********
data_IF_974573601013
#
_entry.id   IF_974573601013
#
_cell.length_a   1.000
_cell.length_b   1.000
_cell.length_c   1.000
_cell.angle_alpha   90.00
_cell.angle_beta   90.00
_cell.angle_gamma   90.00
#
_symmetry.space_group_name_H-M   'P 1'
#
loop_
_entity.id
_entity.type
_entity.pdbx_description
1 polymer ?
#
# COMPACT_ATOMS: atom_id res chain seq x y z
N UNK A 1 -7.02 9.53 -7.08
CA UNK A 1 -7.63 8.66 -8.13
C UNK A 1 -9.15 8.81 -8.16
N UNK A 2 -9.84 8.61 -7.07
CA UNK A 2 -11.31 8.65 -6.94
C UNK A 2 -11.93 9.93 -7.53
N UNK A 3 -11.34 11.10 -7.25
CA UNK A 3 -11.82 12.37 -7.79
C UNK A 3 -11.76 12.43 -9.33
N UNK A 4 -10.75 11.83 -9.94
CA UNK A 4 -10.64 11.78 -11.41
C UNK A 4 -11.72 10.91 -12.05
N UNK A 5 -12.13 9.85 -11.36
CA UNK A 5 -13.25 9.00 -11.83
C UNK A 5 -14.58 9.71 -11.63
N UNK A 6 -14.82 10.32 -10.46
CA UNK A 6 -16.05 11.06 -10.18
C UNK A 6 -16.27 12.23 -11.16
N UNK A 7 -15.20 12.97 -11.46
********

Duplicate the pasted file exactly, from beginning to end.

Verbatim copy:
data_IF_974573601013
#
_entry.id   IF_974573601013
#
_cell.length_a   1.000
_cell.length_b   1.000
_cell.length_c   1.000
_cell.angle_alpha   90.00
_cell.angle_beta   90.00
_cell.angle_gamma   90.00
#
_symmetry.space_group_name_H-M   'P 1'
#
loop_
_entity.id
_entity.type
_entity.pdbx_description
1 polymer ?
#
# COMPACT_ATOMS: atom_id res chain seq x y z
N UNK A 1 -7.02 9.53 -7.08
CA UNK A 1 -7.63 8.66 -8.13
C UNK A 1 -9.15 8.81 -8.16
N UNK A 2 -9.84 8.61 -7.07
CA UNK A 2 -11.31 8.65 -6.94
C UNK A 2 -11.93 9.93 -7.53
N UNK A 3 -11.34 11.10 -7.25
CA UNK A 3 -11.82 12.37 -7.79
C UNK A 3 -11.76 12.43 -9.33
N UNK A 4 -10.75 11.83 -9.94
CA UNK A 4 -10.64 11.78 -11.41
C UNK A 4 -11.72 10.91 -12.05
N UNK A 5 -12.13 9.85 -11.36
CA UNK A 5 -13.25 9.00 -11.83
C UNK A 5 -14.58 9.71 -11.63
N UNK A 6 -14.82 10.32 -10.46
CA UNK A 6 -16.05 11.06 -10.18
C UNK A 6 -16.27 12.23 -11.16
N UNK A 7 -15.20 12.97 -11.46